We couldn’t go a day without judgement. It’s programmed into our nature as humans and it plays an undeniably crucial role in our lives to make sure we don’t make all kinds of errors. We judge whether we can cram our car into that parking space we want (questionably so if you’re me), whether we need to pack an umbrella for the day (more often than not, thank you so much Manchester) and whether it is actually appropriate to wear your favourite Nike high-tops to that all important job interview (as much as I think they’re bloomin’ cool, sadly not).
It’s interesting then to note that this same process of judgement when applied to people rather than situations leads us to making all kinds of errors. And it’s frequently done. I know I’m certainly guilty of it both in the past and now, and it’s definitely not something I’m proud of…
“If you judge people, you have no time to love them” – Mother Teresa.
Mama T was definitely onto something here. Too often we make a snapshot decision about people based on what they’re wearing, their background/upbringing, or something they might say in the heat of the moment for example. That woman behind the Primark cash desk, while she may well be a particularly difficult character to contend with, she could then again just be having a bad day. Giving her the benefit of the doubt would save on lots of negative behaviour and unattractive personality traits on our part, but more often than not, we don’t. Why?
Here’s a nice, cold, hard home truth for you: we usually judge others because we need to feel better about ourselves. Ouch.
Another reason is simply boredom. We waste a lot of time through idle chatter and gossiping (cue a little flashback to my all-girls’ school education especially…). Let the word of concern here be waste, because that’s exactly what it all is – such behaviour is neither useful nor beneficial and only serves to create divisions between people. Admittedly it would take an infinite amount of energy, effort and time to form a bond with every person we encounter, but there are a few simple steps we can take that can help us avoid the essentially toxic and pointless habit of being judgemental.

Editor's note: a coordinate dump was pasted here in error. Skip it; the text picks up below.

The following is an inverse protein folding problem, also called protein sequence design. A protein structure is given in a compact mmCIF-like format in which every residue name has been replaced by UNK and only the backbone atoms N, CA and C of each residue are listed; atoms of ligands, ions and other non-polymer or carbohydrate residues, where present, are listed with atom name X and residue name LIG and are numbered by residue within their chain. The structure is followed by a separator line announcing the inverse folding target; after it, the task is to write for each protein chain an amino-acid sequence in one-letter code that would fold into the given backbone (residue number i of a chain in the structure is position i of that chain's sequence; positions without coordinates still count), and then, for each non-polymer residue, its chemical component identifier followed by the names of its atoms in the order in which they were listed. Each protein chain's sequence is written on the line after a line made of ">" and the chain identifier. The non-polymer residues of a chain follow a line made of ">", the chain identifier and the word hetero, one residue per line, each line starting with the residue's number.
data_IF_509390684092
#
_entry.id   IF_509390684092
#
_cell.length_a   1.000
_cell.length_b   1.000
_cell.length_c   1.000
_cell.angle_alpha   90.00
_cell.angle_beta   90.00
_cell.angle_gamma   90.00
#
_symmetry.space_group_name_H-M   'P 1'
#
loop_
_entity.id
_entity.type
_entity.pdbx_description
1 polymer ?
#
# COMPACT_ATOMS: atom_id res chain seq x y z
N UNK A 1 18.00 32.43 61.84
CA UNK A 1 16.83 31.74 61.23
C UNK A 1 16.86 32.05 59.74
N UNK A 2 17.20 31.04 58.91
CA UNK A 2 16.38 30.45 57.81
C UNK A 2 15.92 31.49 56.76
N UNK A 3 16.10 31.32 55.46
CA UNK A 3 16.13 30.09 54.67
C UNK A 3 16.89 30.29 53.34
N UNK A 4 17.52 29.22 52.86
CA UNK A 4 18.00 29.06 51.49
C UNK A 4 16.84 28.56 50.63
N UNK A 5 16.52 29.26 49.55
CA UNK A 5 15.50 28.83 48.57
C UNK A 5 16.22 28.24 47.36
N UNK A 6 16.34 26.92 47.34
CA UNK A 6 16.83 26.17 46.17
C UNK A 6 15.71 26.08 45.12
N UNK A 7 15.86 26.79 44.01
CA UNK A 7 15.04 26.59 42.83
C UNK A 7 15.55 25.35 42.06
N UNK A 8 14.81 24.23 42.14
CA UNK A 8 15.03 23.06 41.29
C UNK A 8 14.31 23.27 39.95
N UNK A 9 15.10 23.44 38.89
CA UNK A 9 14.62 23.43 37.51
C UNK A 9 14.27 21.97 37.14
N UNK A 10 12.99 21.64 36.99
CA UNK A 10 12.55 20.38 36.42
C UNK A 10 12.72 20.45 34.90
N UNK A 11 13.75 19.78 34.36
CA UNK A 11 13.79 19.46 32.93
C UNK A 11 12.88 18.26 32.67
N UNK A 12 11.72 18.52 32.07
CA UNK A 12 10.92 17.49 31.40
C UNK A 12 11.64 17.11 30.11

A few little ways to curb that judging habit:
– If you are about be verbally judgemental, think actively about what you’re about to say. Will it offend, or hurt the other person? Is this criticism really either constructive or necessary? Are your intentions behind it honourable? If not, it is probably better to say nothing.
– Focus on the positives. I genuinely believe that there is something positive to find in the overwhelming majority of people, but all too often it’s the negatives that jump out at us first. Make an effort to search for something to compliment others on instead to try and break out of the judgement habit. Or, if you are thoroughly convinced that the person you are dealing with is the very manifestation of evil itself, then again, better to keep it zipped :).
– Think about how you would feel if unfair judgement was passed on you. You’d feel pretty violated, right? Many of us have been in that place before and it isn’t nice thing to experience. Treat others as you would wish to be treated, it really is as simple as that.
– If all else fails, or you are feeling particularly weak-willed, then there’s always the option of a monetary incentive – place a bet with a close friend that you can go 2 weeks without bitching or passing judgement, and see how you do…
So, in a nutshell – just remember that there’s always more to someone than initially meets the eye. Admittedly it isn’t the easiest thing to break a subconscious, practically innate habit such as this one, but I’m convinced the sense of satisfaction as well as a renewed positive attitude towards others is 100% worth it. Even if we only slash our gossiping time by half.
Here’s to spreading the love, guys.
(Plus, thinking about it now, putting myself in others’ shoes – if I worked at Primark during sale season then I’d probably be pretty darn cranky too…)